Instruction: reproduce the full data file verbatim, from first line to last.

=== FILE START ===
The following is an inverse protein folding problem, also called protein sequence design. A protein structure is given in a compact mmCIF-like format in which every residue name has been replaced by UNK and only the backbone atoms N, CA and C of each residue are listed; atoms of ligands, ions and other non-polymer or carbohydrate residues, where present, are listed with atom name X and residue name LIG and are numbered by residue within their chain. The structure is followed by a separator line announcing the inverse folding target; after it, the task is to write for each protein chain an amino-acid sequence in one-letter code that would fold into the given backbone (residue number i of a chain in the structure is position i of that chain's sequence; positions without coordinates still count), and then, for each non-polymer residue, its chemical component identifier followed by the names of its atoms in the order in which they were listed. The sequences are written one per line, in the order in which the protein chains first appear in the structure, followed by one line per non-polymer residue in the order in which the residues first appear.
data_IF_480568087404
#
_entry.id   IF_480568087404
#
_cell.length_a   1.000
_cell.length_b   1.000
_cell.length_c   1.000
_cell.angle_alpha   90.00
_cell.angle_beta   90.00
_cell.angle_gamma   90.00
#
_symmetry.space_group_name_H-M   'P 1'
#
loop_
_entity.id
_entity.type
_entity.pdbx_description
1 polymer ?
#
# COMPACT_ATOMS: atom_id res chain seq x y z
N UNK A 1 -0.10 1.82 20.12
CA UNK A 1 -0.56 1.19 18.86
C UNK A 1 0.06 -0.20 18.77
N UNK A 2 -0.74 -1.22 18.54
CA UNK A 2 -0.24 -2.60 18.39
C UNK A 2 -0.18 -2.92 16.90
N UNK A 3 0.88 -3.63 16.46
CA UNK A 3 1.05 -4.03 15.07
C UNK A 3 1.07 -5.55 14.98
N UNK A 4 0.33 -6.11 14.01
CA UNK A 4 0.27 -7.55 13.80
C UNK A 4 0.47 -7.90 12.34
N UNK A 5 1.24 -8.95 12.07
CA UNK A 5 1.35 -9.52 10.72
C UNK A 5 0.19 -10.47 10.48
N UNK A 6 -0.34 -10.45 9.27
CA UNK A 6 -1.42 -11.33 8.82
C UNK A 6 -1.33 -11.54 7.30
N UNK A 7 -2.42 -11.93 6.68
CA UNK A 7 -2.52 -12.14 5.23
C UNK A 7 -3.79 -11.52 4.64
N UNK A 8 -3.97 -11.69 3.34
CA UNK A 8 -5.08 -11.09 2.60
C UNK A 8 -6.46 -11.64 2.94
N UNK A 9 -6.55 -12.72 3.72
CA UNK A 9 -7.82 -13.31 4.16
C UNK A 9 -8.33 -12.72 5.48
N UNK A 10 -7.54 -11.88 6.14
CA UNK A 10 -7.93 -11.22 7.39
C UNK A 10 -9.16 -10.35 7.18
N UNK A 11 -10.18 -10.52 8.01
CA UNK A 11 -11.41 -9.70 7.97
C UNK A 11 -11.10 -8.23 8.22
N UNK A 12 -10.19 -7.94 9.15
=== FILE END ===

The following is an inverse protein folding problem, also called protein sequence design. A protein structure is given in a compact mmCIF-like format in which every residue name has been replaced by UNK and only the backbone atoms N, CA and C of each residue are listed; atoms of ligands, ions and other non-polymer or carbohydrate residues, where present, are listed with atom name X and residue name LIG and are numbered by residue within their chain. The structure is followed by a separator line announcing the inverse folding target; after it, the task is to write for each protein chain an amino-acid sequence in one-letter code that would fold into the given backbone (residue number i of a chain in the structure is position i of that chain's sequence; positions without coordinates still count), and then, for each non-polymer residue, its chemical component identifier followed by the names of its atoms in the order in which they were listed. The sequences are written one per line, in the order in which the protein chains first appear in the structure, followed by one line per non-polymer residue in the order in which the residues first appear.
data_IF_480568087404
#
_entry.id   IF_480568087404
#
_cell.length_a   1.000
_cell.length_b   1.000
_cell.length_c   1.000
_cell.angle_alpha   90.00
_cell.angle_beta   90.00
_cell.angle_gamma   90.00
#
_symmetry.space_group_name_H-M   'P 1'
#
loop_
_entity.id
_entity.type
_entity.pdbx_description
1 polymer ?
#
# COMPACT_ATOMS: atom_id res chain seq x y z
N UNK A 1 -0.10 1.82 20.12
CA UNK A 1 -0.56 1.19 18.86
C UNK A 1 0.06 -0.20 18.77
N UNK A 2 -0.74 -1.22 18.54
CA UNK A 2 -0.24 -2.60 18.39
C UNK A 2 -0.18 -2.92 16.90
N UNK A 3 0.88 -3.63 16.46
CA UNK A 3 1.05 -4.03 15.07
C UNK A 3 1.07 -5.55 14.98
N UNK A 4 0.33 -6.11 14.01
CA UNK A 4 0.27 -7.55 13.80
C UNK A 4 0.47 -7.90 12.34
N UNK A 5 1.24 -8.95 12.07
CA UNK A 5 1.35 -9.52 10.72
C UNK A 5 0.19 -10.47 10.48
N UNK A 6 -0.34 -10.45 9.27
CA UNK A 6 -1.42 -11.33 8.82
C UNK A 6 -1.33 -11.54 7.30
N UNK A 7 -2.42 -11.93 6.68
CA UNK A 7 -2.52 -12.14 5.23
C UNK A 7 -3.79 -11.52 4.64
N UNK A 8 -3.97 -11.69 3.34
CA UNK A 8 -5.08 -11.09 2.60
C UNK A 8 -6.46 -11.64 2.94
N UNK A 9 -6.55 -12.72 3.72
CA UNK A 9 -7.82 -13.31 4.16
C UNK A 9 -8.33 -12.72 5.48
N UNK A 10 -7.54 -11.88 6.14
CA UNK A 10 -7.93 -11.22 7.39
C UNK A 10 -9.16 -10.35 7.18
N UNK A 11 -10.18 -10.52 8.01
CA UNK A 11 -11.41 -9.70 7.97
C UNK A 11 -11.10 -8.23 8.22
N UNK A 12 -10.19 -7.94 9.15